to Give Feds Control of Zoning Kept Private
THE WASHINGTON TIMES
April 30, 2002 - Senate Democrats
yesterday barred the public from a committee meeting and vote on a land-use
bill that opponents believe will impose federal standards on local zoning
"This was no accident; this was a purposeful sham," said Mike
Hardiman, spokesman for the American Land Rights Association, who lined up
shortly after 8 a.m. to attend the 9:30 a.m. hearing in the Dirksen Senate
Office Building. He said the senators were trying to pass an indefensible bill
The bill establishes a federal grant program that would pay to communities 90
percent of the cost of updating local zoning regulations. The subsidies would
go to municipalities that meet guidelines established under the Clinton
administration to "improve environmental policy" and avert
"loss of community character," terms opponents call code words for
The bill's sponsors are Sens. James M. Jeffords, Vermont independent, and
Lincoln Chaffee, Rhode Island Republican.
Mr. Hardiman said a Senate aide at 9:20 a.m. told him and others gathered to
watch the vote that the time and place of the meeting of the Senate
Environment and Public Works Committee had been changed.
It had been moved to the "President's Room," to which the public has
no access. But when Mr. Hardiman and others demanded to know where and when,
they were told only "somewhere in the Capitol between 10 a.m. and 11
The precise place was posted only after more than a dozen members of the
public had left the Senate office building. Committee members gathered in the
secluded room shortly after 10 a.m. to pass the Community Character Act on a
A committee spokesman said the location was changed because two Senate floor
votes also were scheduled for 9:30 a.m. The full Senate sets its vote times at
the close of the previous day's business.
Mr. Jeffords, the panel chairman, started to move the bills on a voice vote,
but Republicans called for the votes to be recorded.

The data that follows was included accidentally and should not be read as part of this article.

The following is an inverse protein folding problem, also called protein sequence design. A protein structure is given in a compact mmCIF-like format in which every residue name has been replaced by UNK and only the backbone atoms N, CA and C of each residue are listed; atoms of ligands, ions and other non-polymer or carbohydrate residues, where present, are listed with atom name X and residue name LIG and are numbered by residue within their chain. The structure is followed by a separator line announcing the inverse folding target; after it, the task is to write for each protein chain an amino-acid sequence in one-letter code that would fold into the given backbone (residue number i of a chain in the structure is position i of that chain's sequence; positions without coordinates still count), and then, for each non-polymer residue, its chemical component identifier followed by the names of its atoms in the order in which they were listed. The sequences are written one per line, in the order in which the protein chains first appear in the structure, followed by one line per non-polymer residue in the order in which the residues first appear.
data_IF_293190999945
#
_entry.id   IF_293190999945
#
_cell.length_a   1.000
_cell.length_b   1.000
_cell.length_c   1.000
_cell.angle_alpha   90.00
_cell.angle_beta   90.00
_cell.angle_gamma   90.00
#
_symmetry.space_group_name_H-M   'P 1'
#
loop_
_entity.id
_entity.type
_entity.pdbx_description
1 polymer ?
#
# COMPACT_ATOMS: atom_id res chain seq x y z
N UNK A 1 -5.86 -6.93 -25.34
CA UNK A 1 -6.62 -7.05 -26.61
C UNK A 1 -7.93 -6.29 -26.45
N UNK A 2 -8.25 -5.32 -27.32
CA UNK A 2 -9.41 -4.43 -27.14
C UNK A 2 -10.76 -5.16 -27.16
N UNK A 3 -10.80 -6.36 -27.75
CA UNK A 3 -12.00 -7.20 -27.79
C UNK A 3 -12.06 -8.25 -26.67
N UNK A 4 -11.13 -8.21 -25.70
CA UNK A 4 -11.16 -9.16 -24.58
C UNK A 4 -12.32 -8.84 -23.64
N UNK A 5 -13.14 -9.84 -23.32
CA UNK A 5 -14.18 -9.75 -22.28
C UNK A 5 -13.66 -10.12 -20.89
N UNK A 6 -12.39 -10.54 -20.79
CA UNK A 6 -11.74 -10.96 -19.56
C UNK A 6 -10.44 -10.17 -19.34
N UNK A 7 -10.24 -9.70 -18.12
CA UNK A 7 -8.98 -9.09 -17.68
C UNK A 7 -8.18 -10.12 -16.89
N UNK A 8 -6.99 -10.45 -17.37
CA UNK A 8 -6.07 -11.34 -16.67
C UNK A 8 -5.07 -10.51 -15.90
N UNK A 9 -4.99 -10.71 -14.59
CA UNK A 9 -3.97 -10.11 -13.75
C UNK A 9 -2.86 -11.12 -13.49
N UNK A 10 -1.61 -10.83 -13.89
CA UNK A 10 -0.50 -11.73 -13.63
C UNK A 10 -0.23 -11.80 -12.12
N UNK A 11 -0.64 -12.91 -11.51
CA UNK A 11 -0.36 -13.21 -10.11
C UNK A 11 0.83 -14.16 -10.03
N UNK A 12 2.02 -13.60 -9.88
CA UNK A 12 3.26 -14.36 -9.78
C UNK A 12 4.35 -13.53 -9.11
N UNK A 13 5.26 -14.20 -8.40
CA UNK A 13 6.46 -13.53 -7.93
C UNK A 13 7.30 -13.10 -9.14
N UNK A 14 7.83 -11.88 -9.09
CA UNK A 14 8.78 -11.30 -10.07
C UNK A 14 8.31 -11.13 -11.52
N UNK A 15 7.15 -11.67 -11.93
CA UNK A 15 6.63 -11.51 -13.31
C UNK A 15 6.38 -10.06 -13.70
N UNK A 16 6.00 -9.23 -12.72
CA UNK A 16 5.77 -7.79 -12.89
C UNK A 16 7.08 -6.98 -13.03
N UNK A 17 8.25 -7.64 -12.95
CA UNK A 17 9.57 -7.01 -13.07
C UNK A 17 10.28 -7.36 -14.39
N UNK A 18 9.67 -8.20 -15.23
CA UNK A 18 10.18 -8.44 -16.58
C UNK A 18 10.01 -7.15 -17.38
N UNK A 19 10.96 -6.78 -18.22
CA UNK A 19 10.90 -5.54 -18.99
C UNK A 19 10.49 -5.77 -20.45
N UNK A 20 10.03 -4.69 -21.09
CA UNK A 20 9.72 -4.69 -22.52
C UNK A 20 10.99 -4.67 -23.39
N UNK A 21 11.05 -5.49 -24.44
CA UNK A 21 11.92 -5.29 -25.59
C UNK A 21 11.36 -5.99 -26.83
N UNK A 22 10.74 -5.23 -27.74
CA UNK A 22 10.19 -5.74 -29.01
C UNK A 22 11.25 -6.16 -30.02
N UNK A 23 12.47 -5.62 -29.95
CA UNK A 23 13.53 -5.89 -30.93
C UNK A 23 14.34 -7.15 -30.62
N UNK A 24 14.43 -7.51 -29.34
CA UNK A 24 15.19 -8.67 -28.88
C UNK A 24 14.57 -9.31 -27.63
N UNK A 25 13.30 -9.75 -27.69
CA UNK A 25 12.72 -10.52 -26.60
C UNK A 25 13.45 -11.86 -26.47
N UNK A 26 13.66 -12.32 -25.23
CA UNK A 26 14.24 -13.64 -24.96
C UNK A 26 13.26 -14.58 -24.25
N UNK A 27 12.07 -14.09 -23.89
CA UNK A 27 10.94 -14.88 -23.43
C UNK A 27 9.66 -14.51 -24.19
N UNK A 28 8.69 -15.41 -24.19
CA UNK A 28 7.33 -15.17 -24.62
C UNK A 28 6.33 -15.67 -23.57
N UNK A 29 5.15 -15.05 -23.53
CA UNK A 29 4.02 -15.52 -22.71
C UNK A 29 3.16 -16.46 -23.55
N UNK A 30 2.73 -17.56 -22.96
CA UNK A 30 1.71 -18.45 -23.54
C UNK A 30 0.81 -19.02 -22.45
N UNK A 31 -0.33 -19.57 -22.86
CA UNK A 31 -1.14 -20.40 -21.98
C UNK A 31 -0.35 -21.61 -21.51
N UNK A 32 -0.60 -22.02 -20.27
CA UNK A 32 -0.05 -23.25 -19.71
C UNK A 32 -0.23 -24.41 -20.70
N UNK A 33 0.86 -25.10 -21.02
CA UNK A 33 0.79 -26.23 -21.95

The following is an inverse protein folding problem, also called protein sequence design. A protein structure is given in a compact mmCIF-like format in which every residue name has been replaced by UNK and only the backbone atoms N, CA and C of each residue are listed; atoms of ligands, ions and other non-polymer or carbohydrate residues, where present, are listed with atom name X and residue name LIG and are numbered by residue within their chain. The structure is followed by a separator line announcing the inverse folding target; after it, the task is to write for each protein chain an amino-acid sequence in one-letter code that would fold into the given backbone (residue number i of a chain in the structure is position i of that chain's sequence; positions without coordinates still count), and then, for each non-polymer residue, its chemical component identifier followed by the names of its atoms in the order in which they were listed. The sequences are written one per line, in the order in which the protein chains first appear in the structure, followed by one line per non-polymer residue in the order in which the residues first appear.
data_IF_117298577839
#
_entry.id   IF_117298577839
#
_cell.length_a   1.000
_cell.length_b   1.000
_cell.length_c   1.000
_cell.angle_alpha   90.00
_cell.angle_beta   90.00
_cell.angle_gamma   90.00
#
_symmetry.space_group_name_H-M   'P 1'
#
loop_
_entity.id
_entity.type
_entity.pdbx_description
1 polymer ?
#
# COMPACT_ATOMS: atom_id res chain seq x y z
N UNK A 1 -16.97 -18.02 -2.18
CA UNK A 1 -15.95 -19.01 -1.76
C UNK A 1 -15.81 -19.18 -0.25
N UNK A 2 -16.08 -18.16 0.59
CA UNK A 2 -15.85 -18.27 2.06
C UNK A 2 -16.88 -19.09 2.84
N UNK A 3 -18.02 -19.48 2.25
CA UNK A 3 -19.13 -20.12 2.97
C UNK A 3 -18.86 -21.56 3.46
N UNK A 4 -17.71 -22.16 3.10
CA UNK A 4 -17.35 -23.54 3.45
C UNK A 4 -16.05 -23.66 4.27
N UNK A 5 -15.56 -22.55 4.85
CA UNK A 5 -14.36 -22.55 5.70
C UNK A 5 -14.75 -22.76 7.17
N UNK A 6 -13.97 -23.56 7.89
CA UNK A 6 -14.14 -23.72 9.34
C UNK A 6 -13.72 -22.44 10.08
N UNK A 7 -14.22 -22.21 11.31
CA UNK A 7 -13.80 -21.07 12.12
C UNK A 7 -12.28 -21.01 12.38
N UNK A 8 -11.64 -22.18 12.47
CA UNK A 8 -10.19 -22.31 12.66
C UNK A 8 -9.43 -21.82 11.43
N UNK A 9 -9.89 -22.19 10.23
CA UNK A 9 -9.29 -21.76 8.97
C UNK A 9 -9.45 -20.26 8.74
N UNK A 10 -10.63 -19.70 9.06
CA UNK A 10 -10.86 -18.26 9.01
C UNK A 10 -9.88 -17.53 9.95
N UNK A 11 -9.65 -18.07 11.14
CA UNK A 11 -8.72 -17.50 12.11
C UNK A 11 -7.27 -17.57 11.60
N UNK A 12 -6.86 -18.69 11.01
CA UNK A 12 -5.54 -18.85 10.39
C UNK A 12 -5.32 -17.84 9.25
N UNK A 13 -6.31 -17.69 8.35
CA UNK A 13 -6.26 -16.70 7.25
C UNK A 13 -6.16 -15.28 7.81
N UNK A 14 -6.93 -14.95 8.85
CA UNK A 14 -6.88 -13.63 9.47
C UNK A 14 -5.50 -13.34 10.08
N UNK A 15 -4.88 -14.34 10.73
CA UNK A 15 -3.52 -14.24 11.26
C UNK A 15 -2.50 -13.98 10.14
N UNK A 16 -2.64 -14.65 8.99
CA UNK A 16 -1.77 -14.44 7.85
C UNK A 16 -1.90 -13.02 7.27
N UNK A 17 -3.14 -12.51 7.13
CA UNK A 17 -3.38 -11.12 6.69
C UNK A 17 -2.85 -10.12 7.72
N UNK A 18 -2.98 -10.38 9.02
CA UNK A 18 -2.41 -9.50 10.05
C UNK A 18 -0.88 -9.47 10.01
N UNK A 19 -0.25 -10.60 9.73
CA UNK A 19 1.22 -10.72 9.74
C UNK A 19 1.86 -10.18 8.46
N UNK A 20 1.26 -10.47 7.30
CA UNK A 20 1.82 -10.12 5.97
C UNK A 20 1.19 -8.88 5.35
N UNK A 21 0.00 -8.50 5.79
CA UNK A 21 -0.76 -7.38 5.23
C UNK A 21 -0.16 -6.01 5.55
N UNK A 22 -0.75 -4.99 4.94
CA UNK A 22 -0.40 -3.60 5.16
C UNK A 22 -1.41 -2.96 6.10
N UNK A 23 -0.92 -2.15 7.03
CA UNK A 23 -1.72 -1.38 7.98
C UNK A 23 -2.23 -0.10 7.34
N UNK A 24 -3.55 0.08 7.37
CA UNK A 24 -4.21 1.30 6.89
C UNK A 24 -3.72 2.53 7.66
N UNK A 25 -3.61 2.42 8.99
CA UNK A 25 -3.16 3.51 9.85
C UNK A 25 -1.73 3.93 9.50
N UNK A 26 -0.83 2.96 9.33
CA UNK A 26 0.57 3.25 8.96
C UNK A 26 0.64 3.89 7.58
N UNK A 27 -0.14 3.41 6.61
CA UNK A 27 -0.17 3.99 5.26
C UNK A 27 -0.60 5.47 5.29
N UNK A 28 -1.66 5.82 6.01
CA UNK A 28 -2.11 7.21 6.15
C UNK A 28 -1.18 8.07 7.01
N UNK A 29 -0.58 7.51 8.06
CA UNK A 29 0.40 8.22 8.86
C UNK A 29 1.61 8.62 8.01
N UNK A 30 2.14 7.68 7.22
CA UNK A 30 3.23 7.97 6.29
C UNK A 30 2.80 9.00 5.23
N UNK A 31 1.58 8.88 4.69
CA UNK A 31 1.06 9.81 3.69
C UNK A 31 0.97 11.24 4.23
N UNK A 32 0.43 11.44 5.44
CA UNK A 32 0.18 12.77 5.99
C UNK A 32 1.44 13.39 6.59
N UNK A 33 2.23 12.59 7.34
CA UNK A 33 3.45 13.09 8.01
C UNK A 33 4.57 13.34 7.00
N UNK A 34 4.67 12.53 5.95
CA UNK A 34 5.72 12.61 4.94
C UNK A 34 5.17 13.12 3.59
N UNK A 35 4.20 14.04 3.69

As the vote came to a close, Sen. Robert C. Smith, New Hampshire Republican
and an imposing figure in the small room said, "You didn't call my name,
and I am the ranking member," as Republicans whispered to one another to
keep the vote public, but they failed.
Sen. James M. Inhofe, Oklahoma Republican, said Republicans were told that the
committee would vote after the two Senate votes and urged that the committee
vote remain open.
"Some of our members wish to be recorded," said Sen. John W. Warner,
Voting in favor were Mr. Chafee, fellow Republican Arlen Specter,
Pennsylvania, and Democrats Max Baucus of Montana, Harry Reid of Nevada, Bob
Graham of Florida, Joseph I. Lieberman of Connecticut, Barbara Boxer of
California, Ron Wyden of Oregon, Thomas R. Carper of Delaware, Hillary Rodham
Clinton of New York, Jon Corzine of New Jersey and and Mr. Jeffords.
Voting against the bill were Republican Sens. Michael D. Crapo of Idaho, Ben
Nighthorse Campbell of Colorado, Christopher Bond of Missouri, George
Voinovich of Ohio, Mr. Smith, Mr. Inhofe and Mr. Warner.
Republican senators, asked about the room change, said the decision was out of
their control, as Democrats run the committee.
Mr. Inhofe was the only senator who asked for his written objections to be
entered into record. "I am opposing this legislation we are about to
railroad through," he said.
"We tried to be as accomodating as possible," said committee
spokesman Erik Smulson. "The meeting was open to the media and to anyone
who had a form of identification the Capitol Hill police would let in."
The Capitol remains under rigid security since the September 11 terrorist
attacks. Even before then, however, the President's Room was restricted to
staff and media.
"I need to get press credentials," said Bob Harrison, director of
public policy for Defenders of Property Rights. "Whatever protection they
can give the bill in committee, they will not be able to give when the bill is
on the floor."
Patricia Callihan of the American Association of Small Property Owners, called
yesterday's move a "sneaky bait and switch."
"We are furious about what happened. We're going to have to put a
tracking device on this legislation. It's harder to find than gold," Miss